How to Build a V-Thread Anchor
by Cory Akin
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Build a V-Thread in 9 Steps
Rappelling on ice, when there are no manmade anchors, requires a bit of ingenuity. You can use ice screws or nuts/cams if thereís rock, but then you are forced to leave your gear behind. Not only does this take a toll on your wallet and junk up the wilderness, but after enough rappels, you will find yourself out of gear, maybe even before the rappelling is over.
You can now back out both screws and clean the holes with your ice tool. Ice tools for fishing out the cord/rope can either be purchased pre-made and are basically a skinny wire with a hook on the end, meant for grabbing the tip of the rope. Or, for a cheap but effective alternative, you can make one with a clothes hanger. Simply cut a branch off a clothes hanger, and bend one of the ends to form a hook. If you cut the end at a diagonal, the sharp point will make it easier to catch the tip of the cord/rope.
Once the channels are cleaned out, you have two options for anchoring into the V-thread. First option is to fish a length of accessory cord through the channels. If you use this method, tie the cord together with a double fishermanís knot to ensure your ends stay together. You can then run the rope through the chord and prepare the rappel. In this situation, you will complete the rappel, pull the rope through, and leave the cord in the V-thread.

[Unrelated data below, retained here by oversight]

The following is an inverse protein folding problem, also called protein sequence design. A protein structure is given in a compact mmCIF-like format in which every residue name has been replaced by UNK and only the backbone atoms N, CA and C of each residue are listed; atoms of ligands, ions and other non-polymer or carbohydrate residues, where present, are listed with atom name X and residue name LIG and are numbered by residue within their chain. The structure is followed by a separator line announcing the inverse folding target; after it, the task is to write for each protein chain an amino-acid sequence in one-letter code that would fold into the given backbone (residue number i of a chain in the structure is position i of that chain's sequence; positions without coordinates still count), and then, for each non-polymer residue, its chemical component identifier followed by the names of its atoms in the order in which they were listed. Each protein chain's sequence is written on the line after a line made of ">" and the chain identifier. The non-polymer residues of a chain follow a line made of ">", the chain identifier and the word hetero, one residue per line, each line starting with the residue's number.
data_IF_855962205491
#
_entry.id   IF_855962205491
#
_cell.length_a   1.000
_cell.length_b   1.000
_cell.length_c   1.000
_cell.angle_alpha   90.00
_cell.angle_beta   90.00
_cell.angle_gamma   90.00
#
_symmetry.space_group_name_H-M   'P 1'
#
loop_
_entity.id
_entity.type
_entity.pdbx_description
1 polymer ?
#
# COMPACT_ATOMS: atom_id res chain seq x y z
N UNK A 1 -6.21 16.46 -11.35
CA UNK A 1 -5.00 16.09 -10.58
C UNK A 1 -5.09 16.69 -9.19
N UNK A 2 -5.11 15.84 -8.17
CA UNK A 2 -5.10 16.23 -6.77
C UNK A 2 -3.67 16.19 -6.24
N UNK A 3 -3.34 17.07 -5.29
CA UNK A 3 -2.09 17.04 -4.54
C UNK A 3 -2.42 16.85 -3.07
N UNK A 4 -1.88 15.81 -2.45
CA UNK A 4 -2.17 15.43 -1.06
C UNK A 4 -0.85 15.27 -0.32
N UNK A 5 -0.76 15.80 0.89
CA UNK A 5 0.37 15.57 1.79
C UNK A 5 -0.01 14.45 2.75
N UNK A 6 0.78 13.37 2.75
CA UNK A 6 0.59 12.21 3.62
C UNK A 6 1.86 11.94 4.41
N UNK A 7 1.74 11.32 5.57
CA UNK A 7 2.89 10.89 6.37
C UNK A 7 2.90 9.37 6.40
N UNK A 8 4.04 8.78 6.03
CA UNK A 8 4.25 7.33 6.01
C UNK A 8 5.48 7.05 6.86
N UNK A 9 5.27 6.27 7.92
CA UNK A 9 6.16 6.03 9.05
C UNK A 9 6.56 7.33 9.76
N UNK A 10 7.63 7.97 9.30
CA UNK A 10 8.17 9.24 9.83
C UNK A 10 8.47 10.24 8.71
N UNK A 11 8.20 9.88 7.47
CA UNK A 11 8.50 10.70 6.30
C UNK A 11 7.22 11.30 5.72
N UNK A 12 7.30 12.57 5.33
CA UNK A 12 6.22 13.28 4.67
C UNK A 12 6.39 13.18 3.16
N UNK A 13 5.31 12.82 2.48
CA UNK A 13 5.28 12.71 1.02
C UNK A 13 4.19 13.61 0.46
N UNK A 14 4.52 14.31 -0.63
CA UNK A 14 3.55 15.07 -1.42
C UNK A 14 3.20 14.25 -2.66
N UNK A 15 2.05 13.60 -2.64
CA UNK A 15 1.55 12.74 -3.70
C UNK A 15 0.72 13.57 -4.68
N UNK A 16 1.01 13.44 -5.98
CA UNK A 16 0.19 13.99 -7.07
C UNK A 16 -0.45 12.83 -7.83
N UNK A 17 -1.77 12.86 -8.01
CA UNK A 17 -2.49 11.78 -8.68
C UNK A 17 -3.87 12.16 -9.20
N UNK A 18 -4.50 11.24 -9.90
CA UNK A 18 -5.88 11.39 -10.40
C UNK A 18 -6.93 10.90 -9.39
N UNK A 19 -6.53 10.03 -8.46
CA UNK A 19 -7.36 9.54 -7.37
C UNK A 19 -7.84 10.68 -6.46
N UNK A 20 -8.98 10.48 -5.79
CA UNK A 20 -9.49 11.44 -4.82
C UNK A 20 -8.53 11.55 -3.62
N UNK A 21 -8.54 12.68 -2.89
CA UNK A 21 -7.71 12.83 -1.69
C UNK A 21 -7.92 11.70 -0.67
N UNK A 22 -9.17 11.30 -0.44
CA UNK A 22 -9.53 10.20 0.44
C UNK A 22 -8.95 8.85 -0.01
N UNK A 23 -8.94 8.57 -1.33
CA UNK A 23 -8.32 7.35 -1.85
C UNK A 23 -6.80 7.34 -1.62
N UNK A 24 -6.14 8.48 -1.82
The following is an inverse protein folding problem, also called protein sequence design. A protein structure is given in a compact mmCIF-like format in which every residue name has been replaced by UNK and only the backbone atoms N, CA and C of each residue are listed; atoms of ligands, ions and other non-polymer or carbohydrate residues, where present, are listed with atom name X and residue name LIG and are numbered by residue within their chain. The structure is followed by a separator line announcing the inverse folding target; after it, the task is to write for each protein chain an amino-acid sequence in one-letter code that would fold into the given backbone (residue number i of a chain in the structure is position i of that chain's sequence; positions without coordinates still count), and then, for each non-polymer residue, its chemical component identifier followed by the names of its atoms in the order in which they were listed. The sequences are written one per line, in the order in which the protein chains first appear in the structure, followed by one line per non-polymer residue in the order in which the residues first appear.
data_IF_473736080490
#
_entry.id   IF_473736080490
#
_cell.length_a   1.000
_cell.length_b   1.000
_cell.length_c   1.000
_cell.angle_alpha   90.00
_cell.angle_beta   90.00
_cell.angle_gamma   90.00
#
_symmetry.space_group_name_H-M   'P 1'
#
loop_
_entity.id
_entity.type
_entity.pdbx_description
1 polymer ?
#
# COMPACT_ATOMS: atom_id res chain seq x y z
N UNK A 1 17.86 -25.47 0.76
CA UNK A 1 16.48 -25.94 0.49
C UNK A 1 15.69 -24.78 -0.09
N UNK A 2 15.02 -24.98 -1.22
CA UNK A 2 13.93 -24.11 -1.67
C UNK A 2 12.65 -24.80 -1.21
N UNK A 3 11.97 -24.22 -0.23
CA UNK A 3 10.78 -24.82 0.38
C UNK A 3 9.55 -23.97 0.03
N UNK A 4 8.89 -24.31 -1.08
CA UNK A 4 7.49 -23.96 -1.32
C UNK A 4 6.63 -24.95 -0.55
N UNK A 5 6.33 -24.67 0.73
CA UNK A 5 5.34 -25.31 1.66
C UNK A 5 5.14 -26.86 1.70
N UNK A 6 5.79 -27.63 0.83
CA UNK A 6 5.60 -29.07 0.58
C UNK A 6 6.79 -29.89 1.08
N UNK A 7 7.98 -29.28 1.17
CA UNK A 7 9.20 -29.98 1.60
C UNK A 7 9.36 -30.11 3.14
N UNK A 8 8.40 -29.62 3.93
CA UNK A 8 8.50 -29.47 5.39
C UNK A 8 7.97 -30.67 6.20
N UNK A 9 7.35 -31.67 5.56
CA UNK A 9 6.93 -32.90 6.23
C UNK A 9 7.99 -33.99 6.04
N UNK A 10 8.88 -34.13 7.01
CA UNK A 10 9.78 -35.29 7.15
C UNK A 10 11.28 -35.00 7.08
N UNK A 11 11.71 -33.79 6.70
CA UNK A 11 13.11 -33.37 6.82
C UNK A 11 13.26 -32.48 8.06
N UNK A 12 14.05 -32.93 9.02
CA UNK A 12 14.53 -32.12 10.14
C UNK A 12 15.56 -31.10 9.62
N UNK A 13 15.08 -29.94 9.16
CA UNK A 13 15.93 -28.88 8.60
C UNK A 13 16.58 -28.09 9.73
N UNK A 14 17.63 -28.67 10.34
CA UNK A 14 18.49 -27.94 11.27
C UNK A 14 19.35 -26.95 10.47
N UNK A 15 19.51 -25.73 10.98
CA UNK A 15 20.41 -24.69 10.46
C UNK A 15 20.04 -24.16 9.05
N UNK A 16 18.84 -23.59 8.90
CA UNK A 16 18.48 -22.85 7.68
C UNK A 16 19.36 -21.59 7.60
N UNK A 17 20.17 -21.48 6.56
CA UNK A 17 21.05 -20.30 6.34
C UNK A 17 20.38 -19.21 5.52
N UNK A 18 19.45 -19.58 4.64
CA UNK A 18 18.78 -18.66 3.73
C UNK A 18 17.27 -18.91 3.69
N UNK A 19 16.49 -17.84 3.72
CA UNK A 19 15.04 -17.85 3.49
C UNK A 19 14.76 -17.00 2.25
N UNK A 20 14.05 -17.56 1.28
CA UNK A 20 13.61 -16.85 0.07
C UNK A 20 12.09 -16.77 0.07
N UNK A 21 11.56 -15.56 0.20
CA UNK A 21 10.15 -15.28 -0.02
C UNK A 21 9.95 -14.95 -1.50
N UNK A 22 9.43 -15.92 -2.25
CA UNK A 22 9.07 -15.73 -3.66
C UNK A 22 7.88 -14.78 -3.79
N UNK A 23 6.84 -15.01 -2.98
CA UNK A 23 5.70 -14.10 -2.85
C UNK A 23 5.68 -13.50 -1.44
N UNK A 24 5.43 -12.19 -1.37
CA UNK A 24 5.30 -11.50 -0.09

The second option is to fish the rope itself through the V-thread. As you did with the accessory cord, use your ice tool to finagle the rope through the hole. Then pull the rope until its middle is sitting within the V-thread. Using this method allows you to completely clean the route, leaving nothing behind except for the V-thread.
Once you have rope through either the accessory cord or the V-thread itself, sink an ice screw above the V-thread with a quickdraw attached. The purpose of the ice screw and quickdraw is to provide a back-up anchor, just in case the V-thread fails. You donít want the quickdraw to be weighted in any way when the first person rappels, since ultimately you are relying on the ice to hold your weight. Once it is the last personís turn to rappel, the screw and quickdraw are removed and placed back on that personís harness.
Before fully committing to the rappel, pull on the V-thread with enough force to ensure it is able to withstand a personís body weight. As long as it checks out, with the back-up ice screw and quickdraw in place, have the heaviest person in the group go first on the rappelóthis offers the group feedback on the strength of the V-thread.
When it comes time for the last person to rappel, as previously mentioned, the back-up ice screw is removed and the rappel is completed. The rope will then be able to easily slide through the channels as it is pulled free for either the next rappel or for the walk home on flatter terrain.
Keep in mind that when constructing a V-thread anchor, even on a single-pitch rappel, you can always set up two V-threads in the same station to provide extra security. As mentioned, set them vertically to each other, seeing as you do not want both V-threads to fail simultaneously on a horizontal plane of ice.
Before doing anything in the backcountry where your life depends on the construction of the V-thread, practice on an ice patch next to the parking lot where you wont need to rappel. Have multiple people pull against the thread while chipping away at the ice to get an idea of how strong or weak the thread can be. Practice as much as possible so that when it comes to using a V-thread on a climb, you will feel dialed.
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